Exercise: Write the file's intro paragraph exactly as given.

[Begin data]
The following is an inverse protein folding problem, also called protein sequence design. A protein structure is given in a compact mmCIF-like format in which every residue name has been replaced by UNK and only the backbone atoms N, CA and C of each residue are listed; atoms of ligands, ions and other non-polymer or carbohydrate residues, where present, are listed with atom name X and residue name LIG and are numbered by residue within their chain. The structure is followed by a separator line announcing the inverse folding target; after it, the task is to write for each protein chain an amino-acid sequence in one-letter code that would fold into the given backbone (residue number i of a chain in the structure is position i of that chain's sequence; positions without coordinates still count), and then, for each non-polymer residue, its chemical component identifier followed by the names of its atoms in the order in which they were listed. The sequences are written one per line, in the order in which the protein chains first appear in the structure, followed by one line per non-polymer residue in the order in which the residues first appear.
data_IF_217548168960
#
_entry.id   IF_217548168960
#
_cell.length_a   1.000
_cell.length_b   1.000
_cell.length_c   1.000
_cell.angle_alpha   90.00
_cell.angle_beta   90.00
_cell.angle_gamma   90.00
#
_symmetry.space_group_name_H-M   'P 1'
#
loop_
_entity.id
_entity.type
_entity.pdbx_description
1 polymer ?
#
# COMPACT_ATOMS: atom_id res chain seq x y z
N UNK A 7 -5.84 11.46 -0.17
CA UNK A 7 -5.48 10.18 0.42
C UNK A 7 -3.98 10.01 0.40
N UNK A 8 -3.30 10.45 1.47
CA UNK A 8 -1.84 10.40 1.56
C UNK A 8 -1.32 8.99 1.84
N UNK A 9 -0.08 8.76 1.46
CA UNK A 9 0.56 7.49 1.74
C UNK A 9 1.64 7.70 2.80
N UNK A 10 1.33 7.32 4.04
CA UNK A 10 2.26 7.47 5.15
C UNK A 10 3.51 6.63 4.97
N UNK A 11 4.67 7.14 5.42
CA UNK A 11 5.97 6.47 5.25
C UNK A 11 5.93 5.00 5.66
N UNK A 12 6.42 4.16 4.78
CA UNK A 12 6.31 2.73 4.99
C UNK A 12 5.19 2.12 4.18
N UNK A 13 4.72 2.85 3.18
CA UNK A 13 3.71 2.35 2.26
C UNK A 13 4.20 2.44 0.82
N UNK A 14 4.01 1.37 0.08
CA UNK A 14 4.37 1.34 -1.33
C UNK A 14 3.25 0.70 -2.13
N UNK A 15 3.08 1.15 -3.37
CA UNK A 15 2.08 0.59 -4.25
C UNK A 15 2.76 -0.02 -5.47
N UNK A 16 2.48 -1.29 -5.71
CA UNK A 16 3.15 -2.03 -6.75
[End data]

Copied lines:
The following is an inverse protein folding problem, also called protein sequence design. A protein structure is given in a compact mmCIF-like format in which every residue name has been replaced by UNK and only the backbone atoms N, CA and C of each residue are listed; atoms of ligands, ions and other non-polymer or carbohydrate residues, where present, are listed with atom name X and residue name LIG and are numbered by residue within their chain. The structure is followed by a separator line announcing the inverse folding target; after it, the task is to write for each protein chain an amino-acid sequence in one-letter code that would fold into the given backbone (residue number i of a chain in the structure is position i of that chain's sequence; positions without coordinates still count), and then, for each non-polymer residue, its chemical component identifier followed by the names of its atoms in the order in which they were listed. The sequences are written one per line, in the order in which the protein chains first appear in the structure, followed by one line per non-polymer residue in the order in which the residues first appear.